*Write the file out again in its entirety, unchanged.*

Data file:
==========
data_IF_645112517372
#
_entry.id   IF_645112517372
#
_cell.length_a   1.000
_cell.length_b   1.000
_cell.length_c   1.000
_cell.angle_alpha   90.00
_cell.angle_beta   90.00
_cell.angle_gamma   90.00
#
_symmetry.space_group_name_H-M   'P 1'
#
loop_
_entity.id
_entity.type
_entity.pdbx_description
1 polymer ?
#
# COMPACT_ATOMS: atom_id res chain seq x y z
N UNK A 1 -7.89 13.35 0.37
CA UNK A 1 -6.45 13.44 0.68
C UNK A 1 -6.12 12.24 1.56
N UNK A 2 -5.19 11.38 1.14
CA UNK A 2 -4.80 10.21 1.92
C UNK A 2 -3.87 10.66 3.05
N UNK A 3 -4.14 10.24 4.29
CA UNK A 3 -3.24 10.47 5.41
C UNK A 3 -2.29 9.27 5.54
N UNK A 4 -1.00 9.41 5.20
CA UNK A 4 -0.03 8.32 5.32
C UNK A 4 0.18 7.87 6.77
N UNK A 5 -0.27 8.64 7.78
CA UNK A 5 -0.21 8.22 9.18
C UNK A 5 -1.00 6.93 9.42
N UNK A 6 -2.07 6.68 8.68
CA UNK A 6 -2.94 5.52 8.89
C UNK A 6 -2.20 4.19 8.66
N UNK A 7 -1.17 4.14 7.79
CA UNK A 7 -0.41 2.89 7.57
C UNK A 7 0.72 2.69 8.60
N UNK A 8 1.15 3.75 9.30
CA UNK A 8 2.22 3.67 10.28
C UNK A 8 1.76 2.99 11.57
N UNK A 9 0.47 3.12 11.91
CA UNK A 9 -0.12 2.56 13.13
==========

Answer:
data_IF_645112517372
#
_entry.id   IF_645112517372
#
_cell.length_a   1.000
_cell.length_b   1.000
_cell.length_c   1.000
_cell.angle_alpha   90.00
_cell.angle_beta   90.00
_cell.angle_gamma   90.00
#
_symmetry.space_group_name_H-M   'P 1'
#
loop_
_entity.id
_entity.type
_entity.pdbx_description
1 polymer ?
#
# COMPACT_ATOMS: atom_id res chain seq x y z
N UNK A 1 -7.89 13.35 0.37
CA UNK A 1 -6.45 13.44 0.68
C UNK A 1 -6.12 12.24 1.56
N UNK A 2 -5.19 11.38 1.14
CA UNK A 2 -4.80 10.21 1.92
C UNK A 2 -3.87 10.66 3.05
N UNK A 3 -4.14 10.24 4.29
CA UNK A 3 -3.24 10.47 5.41
C UNK A 3 -2.29 9.27 5.54
N UNK A 4 -1.00 9.41 5.20
CA UNK A 4 -0.03 8.32 5.32
C UNK A 4 0.18 7.87 6.77
N UNK A 5 -0.27 8.64 7.78
CA UNK A 5 -0.21 8.22 9.18
C UNK A 5 -1.00 6.93 9.42
N UNK A 6 -2.07 6.68 8.68
CA UNK A 6 -2.94 5.52 8.89
C UNK A 6 -2.20 4.19 8.66
N UNK A 7 -1.17 4.14 7.79
CA UNK A 7 -0.41 2.89 7.57
C UNK A 7 0.72 2.69 8.60
N UNK A 8 1.15 3.75 9.30
CA UNK A 8 2.22 3.67 10.28
C UNK A 8 1.76 2.99 11.57
N UNK A 9 0.47 3.12 11.91
CA UNK A 9 -0.12 2.56 13.13